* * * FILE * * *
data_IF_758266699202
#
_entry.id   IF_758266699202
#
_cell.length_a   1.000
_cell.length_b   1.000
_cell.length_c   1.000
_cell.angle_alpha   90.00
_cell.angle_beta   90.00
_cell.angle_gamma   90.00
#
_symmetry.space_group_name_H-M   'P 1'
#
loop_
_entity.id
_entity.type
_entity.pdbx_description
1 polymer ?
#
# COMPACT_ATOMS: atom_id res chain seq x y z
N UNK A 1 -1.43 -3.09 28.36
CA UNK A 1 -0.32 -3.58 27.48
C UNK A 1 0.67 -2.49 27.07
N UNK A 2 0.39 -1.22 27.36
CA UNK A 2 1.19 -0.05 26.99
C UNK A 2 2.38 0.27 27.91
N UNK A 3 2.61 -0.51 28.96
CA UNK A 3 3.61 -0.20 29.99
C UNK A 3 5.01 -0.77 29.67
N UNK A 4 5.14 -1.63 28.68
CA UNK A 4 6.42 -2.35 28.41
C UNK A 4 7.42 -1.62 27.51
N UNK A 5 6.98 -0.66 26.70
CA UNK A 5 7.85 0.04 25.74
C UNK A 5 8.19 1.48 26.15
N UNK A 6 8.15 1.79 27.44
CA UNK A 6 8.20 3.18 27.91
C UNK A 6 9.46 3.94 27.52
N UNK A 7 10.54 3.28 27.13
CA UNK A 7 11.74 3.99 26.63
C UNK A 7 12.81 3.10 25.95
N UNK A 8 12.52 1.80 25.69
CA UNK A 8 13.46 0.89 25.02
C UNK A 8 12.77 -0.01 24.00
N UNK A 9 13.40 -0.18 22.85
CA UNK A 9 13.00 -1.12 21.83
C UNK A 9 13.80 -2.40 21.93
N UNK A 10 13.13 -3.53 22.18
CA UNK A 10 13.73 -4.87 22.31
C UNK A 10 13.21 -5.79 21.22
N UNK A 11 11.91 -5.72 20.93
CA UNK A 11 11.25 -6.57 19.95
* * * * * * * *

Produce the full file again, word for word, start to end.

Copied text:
data_IF_758266699202
#
_entry.id   IF_758266699202
#
_cell.length_a   1.000
_cell.length_b   1.000
_cell.length_c   1.000
_cell.angle_alpha   90.00
_cell.angle_beta   90.00
_cell.angle_gamma   90.00
#
_symmetry.space_group_name_H-M   'P 1'
#
loop_
_entity.id
_entity.type
_entity.pdbx_description
1 polymer ?
#
# COMPACT_ATOMS: atom_id res chain seq x y z
N UNK A 1 -1.43 -3.09 28.36
CA UNK A 1 -0.32 -3.58 27.48
C UNK A 1 0.67 -2.49 27.07
N UNK A 2 0.39 -1.22 27.36
CA UNK A 2 1.19 -0.05 26.99
C UNK A 2 2.38 0.27 27.91
N UNK A 3 2.61 -0.51 28.96
CA UNK A 3 3.61 -0.20 29.99
C UNK A 3 5.01 -0.77 29.67
N UNK A 4 5.14 -1.63 28.68
CA UNK A 4 6.42 -2.35 28.41
C UNK A 4 7.42 -1.62 27.51
N UNK A 5 6.98 -0.66 26.70
CA UNK A 5 7.85 0.04 25.74
C UNK A 5 8.19 1.48 26.15
N UNK A 6 8.15 1.79 27.44
CA UNK A 6 8.20 3.18 27.91
C UNK A 6 9.46 3.94 27.52
N UNK A 7 10.54 3.28 27.13
CA UNK A 7 11.74 3.99 26.63
C UNK A 7 12.81 3.10 25.95
N UNK A 8 12.52 1.80 25.69
CA UNK A 8 13.46 0.89 25.02
C UNK A 8 12.77 -0.01 24.00
N UNK A 9 13.40 -0.18 22.85
CA UNK A 9 13.00 -1.12 21.83
C UNK A 9 13.80 -2.40 21.93
N UNK A 10 13.13 -3.53 22.18
CA UNK A 10 13.73 -4.87 22.31
C UNK A 10 13.21 -5.79 21.22
N UNK A 11 11.91 -5.72 20.93
CA UNK A 11 11.25 -6.57 19.95